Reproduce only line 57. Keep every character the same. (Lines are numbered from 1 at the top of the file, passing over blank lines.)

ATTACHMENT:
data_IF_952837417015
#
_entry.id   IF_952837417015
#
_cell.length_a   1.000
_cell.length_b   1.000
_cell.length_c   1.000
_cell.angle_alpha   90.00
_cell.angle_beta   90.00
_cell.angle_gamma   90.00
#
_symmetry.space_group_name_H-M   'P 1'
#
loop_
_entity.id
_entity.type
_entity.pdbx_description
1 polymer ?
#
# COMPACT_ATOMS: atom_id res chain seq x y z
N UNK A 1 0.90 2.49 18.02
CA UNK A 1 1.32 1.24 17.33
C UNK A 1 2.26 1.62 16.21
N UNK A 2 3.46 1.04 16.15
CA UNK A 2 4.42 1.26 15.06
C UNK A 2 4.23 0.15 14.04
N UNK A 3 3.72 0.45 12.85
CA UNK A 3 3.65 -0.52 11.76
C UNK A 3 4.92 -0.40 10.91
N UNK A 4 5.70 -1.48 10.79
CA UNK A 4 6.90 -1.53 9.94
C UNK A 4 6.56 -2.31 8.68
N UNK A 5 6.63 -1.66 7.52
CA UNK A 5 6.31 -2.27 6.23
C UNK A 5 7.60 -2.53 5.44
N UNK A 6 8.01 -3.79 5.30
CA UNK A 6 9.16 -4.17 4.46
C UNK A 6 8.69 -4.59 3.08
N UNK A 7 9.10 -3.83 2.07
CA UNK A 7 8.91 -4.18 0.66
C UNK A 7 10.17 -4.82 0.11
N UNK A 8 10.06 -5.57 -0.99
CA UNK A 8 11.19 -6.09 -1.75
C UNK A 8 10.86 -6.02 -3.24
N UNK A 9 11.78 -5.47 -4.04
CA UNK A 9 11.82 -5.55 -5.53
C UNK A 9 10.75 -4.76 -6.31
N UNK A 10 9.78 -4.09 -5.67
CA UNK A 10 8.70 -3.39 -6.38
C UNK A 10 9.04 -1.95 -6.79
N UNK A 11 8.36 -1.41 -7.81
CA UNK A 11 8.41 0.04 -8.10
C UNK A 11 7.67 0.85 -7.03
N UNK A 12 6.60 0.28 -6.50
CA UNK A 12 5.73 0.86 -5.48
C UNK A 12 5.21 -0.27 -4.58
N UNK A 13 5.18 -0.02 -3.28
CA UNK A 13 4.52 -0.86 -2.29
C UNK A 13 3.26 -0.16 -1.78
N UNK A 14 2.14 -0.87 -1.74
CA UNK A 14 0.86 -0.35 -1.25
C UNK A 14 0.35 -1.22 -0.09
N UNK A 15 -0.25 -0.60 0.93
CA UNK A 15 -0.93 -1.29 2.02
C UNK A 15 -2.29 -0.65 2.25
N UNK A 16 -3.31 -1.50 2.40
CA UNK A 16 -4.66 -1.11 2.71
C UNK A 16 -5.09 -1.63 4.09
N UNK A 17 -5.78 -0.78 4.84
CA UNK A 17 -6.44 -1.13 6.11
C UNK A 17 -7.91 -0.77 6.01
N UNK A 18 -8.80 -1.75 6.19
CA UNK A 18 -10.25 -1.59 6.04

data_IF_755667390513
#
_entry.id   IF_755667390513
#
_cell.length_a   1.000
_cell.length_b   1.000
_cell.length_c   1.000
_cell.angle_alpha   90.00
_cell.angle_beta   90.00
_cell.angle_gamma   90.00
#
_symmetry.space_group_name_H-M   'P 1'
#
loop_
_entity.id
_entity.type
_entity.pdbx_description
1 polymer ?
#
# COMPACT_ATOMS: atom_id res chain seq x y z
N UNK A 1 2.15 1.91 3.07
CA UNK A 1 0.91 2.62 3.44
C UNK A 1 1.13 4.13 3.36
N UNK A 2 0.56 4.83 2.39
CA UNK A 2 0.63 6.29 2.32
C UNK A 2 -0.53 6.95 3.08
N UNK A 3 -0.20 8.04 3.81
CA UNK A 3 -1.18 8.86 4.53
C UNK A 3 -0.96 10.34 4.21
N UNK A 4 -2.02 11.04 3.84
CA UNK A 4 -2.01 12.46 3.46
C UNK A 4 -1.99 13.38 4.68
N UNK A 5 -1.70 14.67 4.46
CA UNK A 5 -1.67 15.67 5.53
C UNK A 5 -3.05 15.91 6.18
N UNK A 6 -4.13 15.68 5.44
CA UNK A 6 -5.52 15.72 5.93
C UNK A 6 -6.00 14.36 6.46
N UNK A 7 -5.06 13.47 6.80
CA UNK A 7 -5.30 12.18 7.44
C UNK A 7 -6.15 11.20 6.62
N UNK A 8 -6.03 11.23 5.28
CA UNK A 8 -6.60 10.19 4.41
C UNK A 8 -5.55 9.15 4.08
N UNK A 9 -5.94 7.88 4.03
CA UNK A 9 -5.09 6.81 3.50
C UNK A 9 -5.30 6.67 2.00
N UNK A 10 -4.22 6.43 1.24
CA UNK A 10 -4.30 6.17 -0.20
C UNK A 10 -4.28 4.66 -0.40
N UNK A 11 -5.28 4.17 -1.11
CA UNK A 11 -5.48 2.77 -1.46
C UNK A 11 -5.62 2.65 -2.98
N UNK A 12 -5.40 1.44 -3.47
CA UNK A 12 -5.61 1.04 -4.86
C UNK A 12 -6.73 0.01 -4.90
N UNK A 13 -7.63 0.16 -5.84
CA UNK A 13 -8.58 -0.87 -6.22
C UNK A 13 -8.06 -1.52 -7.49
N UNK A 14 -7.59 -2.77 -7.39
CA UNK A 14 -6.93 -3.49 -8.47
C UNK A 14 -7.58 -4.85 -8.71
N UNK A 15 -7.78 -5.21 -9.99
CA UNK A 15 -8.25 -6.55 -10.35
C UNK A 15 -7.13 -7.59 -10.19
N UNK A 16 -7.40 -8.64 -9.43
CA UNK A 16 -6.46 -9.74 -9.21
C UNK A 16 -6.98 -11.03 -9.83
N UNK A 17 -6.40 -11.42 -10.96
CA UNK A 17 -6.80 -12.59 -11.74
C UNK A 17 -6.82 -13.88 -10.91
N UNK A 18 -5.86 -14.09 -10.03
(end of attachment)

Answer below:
N UNK A 13 5.18 -0.02 -3.28